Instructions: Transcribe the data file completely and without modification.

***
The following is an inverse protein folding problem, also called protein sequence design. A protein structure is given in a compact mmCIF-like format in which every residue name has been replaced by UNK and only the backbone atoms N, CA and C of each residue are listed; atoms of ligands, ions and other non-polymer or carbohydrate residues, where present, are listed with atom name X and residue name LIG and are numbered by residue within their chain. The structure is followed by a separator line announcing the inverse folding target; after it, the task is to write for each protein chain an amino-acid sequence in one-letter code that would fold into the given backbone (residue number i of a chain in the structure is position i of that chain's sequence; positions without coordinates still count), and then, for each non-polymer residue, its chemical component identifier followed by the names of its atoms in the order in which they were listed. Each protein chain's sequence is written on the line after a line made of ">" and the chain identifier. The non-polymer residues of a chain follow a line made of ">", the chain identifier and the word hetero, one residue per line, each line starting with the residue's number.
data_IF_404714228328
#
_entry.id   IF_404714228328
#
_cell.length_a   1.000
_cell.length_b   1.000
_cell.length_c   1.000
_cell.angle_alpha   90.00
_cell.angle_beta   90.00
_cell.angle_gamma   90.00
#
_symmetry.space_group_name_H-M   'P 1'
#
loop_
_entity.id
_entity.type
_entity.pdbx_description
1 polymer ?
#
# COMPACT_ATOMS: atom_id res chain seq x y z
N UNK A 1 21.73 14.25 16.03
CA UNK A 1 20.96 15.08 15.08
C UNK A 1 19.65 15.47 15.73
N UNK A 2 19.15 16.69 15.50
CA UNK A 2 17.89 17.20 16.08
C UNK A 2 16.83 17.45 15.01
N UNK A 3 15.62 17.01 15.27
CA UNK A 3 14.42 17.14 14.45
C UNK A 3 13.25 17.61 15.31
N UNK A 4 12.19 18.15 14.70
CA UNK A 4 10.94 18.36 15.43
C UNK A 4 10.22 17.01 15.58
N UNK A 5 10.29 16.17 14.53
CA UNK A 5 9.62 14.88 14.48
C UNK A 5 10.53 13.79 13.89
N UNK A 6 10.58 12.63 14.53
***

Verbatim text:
The following is an inverse protein folding problem, also called protein sequence design. A protein structure is given in a compact mmCIF-like format in which every residue name has been replaced by UNK and only the backbone atoms N, CA and C of each residue are listed; atoms of ligands, ions and other non-polymer or carbohydrate residues, where present, are listed with atom name X and residue name LIG and are numbered by residue within their chain. The structure is followed by a separator line announcing the inverse folding target; after it, the task is to write for each protein chain an amino-acid sequence in one-letter code that would fold into the given backbone (residue number i of a chain in the structure is position i of that chain's sequence; positions without coordinates still count), and then, for each non-polymer residue, its chemical component identifier followed by the names of its atoms in the order in which they were listed. Each protein chain's sequence is written on the line after a line made of ">" and the chain identifier. The non-polymer residues of a chain follow a line made of ">", the chain identifier and the word hetero, one residue per line, each line starting with the residue's number.
data_IF_404714228328
#
_entry.id   IF_404714228328
#
_cell.length_a   1.000
_cell.length_b   1.000
_cell.length_c   1.000
_cell.angle_alpha   90.00
_cell.angle_beta   90.00
_cell.angle_gamma   90.00
#
_symmetry.space_group_name_H-M   'P 1'
#
loop_
_entity.id
_entity.type
_entity.pdbx_description
1 polymer ?
#
# COMPACT_ATOMS: atom_id res chain seq x y z
N UNK A 1 21.73 14.25 16.03
CA UNK A 1 20.96 15.08 15.08
C UNK A 1 19.65 15.47 15.73
N UNK A 2 19.15 16.69 15.50
CA UNK A 2 17.89 17.20 16.08
C UNK A 2 16.83 17.45 15.01
N UNK A 3 15.62 17.01 15.27
CA UNK A 3 14.42 17.14 14.45
C UNK A 3 13.25 17.61 15.31
N UNK A 4 12.19 18.15 14.70
CA UNK A 4 10.94 18.36 15.43
C UNK A 4 10.22 17.01 15.58
N UNK A 5 10.29 16.17 14.53
CA UNK A 5 9.62 14.88 14.48
C UNK A 5 10.53 13.79 13.89
N UNK A 6 10.58 12.63 14.53